Patrick Swayze lost his 19-month battle with pancreatic cancer, his publicist confirmed to the Associated Press on Monday. He was 57.
A gifted dancer, a rugged outdoorsman, a romantic leading man and a loving husband, Swayze was also, as his brother Don put it, "a warrior" in his cancer fight.
Patrick Swayze will forever be tied to my childhood. I remember watching him in Dirty Dancing and Ghost and just loving every minute of those movies. I haven't seen either in years. I suddenly feel like adding the movies to my NetFlix queue.
Thoughts go out to his family and friends. May he rest in peace.
(CNN) -- Massachusetts Sen. Edward Kennedy, the patriarch of the first family of Democratic politics, died late Tuesday at his home in Hyannis Port, Massachusetts, after a lengthy battle with brain cancer. He was 77.
"We've lost the irreplaceable center of our family and joyous light in our lives, but the inspiration of his faith, optimism and perseverance will live on in our hearts forever," a family statement said. "We thank everyone who gave him care and support over this last year, and everyone who stood with him for so many years in his tireless march for progress toward justice."
President Obama learned about Kennedy's death at 2 a.m. Wednesday, according to a senior administration official. Obama later called Kennedy's widow to offer condolences.
In a statement, Obama says: "An important chapter in our history has come to an end. Our country has lost a great leader, who picked up the torch of his fallen brothers and became the greatest United States Senator of our time."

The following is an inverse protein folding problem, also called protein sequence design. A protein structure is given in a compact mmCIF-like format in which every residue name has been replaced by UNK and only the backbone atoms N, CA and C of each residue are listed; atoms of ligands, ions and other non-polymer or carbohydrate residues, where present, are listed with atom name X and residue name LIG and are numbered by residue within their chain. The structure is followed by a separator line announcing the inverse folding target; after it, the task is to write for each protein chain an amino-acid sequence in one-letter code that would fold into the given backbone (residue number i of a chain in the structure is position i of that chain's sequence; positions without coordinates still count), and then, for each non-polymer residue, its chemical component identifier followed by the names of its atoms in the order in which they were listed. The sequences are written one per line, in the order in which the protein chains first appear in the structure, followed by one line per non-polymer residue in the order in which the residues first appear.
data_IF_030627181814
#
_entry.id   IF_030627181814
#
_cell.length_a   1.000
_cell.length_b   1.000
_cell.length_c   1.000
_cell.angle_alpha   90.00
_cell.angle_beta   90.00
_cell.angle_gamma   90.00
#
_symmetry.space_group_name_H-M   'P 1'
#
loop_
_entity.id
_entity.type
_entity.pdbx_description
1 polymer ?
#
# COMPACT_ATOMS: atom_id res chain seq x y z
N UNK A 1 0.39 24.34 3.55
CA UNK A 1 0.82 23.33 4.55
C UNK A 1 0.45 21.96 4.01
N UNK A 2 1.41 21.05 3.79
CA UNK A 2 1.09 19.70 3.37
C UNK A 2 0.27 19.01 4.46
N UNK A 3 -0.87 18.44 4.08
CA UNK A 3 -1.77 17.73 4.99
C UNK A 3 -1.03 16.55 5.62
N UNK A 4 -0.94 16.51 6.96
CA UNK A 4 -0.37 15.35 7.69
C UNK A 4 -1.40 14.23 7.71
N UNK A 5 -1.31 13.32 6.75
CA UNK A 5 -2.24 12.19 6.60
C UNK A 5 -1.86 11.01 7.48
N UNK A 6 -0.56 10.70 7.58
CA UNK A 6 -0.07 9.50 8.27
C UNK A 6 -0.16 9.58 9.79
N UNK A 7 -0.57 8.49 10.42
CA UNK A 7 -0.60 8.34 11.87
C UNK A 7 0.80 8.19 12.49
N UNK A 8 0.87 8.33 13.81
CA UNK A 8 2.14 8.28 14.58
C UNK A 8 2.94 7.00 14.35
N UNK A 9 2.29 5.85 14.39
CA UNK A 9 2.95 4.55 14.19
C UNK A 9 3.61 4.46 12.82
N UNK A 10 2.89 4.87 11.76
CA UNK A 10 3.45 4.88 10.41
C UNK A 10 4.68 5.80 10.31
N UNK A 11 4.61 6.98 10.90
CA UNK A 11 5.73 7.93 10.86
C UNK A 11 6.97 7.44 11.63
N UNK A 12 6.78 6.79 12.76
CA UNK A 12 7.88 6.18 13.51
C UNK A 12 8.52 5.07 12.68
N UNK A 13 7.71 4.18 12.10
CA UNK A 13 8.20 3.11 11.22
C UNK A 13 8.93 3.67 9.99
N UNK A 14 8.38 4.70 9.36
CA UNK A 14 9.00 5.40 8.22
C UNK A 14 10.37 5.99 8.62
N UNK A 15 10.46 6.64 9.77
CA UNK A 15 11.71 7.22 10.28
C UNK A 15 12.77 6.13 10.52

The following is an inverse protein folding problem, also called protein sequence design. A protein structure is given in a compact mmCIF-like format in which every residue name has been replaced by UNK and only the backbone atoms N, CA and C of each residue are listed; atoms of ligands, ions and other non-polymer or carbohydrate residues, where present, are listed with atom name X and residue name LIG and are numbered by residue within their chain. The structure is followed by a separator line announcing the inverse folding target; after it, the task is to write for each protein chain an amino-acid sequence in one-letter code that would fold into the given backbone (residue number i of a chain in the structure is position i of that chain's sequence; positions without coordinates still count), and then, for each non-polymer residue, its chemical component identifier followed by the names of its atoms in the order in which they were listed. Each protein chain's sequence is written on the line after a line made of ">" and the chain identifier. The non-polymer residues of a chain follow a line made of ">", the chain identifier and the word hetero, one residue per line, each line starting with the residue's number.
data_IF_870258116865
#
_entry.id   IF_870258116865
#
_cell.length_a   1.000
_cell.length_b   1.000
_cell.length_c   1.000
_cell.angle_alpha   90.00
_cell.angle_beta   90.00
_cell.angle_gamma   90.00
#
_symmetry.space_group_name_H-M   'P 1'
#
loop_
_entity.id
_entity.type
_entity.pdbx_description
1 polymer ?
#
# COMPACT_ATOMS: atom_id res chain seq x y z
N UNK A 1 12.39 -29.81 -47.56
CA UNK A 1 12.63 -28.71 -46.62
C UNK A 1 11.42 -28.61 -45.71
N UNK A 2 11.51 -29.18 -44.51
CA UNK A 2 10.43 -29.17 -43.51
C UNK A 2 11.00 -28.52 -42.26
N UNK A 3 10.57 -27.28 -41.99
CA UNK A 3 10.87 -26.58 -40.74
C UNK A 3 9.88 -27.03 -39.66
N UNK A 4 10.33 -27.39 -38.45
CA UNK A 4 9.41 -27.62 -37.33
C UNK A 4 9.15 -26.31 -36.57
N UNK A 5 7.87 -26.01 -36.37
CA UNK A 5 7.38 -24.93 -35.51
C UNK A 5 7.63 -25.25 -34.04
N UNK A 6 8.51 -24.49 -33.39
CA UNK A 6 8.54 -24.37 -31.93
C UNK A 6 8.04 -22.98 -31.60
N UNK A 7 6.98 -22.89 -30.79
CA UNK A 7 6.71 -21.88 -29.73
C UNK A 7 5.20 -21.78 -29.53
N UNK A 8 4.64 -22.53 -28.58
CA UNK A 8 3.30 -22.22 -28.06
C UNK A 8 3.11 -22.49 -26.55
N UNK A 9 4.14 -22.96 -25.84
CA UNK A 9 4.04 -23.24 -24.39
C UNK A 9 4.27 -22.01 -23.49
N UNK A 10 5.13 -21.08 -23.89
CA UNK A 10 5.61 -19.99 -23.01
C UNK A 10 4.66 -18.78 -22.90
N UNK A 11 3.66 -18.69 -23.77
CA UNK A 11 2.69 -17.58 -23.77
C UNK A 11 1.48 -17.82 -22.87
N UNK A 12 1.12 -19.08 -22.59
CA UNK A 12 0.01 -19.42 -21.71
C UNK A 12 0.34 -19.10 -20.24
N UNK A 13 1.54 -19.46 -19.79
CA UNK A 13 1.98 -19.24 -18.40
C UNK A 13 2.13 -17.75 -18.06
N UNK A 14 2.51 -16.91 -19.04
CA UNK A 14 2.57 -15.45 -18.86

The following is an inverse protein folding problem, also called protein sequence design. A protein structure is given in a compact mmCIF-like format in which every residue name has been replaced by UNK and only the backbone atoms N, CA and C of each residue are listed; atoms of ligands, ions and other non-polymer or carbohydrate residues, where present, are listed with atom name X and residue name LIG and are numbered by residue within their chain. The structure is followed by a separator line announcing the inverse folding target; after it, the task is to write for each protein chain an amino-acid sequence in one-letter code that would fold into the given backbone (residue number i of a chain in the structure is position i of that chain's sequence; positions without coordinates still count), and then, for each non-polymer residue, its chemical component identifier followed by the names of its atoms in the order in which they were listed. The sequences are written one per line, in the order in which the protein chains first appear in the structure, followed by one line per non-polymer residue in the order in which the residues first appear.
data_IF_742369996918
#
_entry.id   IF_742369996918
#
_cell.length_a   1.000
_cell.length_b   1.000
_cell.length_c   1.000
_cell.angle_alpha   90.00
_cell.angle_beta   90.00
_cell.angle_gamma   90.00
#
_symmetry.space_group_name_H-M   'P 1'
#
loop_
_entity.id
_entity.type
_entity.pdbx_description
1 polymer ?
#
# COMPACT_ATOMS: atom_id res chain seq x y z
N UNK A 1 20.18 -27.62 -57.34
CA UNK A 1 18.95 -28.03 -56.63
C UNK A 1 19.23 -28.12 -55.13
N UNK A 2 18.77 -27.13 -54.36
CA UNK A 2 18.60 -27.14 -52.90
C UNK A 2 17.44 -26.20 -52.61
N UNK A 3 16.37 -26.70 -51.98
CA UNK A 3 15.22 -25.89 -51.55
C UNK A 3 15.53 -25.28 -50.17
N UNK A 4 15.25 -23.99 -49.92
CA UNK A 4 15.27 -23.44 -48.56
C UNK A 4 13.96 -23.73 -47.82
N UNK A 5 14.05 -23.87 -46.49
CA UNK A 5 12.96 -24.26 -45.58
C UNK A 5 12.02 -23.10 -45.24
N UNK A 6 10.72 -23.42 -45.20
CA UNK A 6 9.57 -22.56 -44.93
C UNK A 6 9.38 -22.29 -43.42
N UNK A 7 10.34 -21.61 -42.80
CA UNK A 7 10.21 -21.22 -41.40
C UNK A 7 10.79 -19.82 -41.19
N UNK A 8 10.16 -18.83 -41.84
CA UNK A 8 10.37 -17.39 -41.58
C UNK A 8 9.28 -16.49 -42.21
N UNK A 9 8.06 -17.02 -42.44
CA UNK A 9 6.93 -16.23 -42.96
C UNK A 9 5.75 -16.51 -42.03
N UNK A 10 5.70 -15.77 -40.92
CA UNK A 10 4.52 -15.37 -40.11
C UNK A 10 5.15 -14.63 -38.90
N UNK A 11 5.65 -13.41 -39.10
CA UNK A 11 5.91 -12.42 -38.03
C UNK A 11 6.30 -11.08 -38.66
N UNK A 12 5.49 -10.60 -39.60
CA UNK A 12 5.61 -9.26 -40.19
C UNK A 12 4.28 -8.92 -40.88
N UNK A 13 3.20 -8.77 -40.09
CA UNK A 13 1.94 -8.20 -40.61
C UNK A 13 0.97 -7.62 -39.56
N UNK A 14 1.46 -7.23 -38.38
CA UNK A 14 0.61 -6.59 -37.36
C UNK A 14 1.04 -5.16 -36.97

When I awoke this morning to the news of Senator Kennedy I was immediately struck with a sense of melancholy I have not been able to shake since. Regardless of which side of the political fence you happen to reside the death of Senator Kennedy is truly the end of an era. He was a consummate fighter for the little guy, even though he was born into wealth himself. His hand has touched many key legislative issues over the decades, from civil rights to voting to family leave to health care. Thinking about a Senate without him there seems very odd to me.
It's a feeling some African-Americans say is all too common, even to this day in America: No matter your status or prominence in society, you're still typecast. That's why the recent arrest of Henry Louis Gates Jr., one of the nation's most prominent African-American scholars, has stirred outrage and debate.
Jelani Cobb, an author and professor at Spelman College in Atlanta, says it's troubling on many levels when "one of the most recognizable African-Americans in the country can be arrested in his own home and have to justify being in his own home."
How is it possible that things like this can still happen in 2009? No one, regardless of race, should be treated like this standing in THEIR OWN HOME! Assuming something about someone based on race is just beyond astounding. We as a country have a lot of work to do to ensure that all humans are treated the same regardless of the things that we try to label each other with and these labels are certainly not limited to only race. We are one whether everyone likes it or not and it's high time we started acting that way!
"During my dad's deployment, it was a really tough time for my family," Hern continues. "And the more we identified with other military youth from across California, we saw they had the same need."
The high school girls, who will start their senior year in the fall, have decided to do something that nobody has done before -- not Pentagon officials, not governors, not mayors (at least, NPR can't find a record of it). They are trying to organize the first major get-together for the children, specifically daughters, of troops who have gone to war.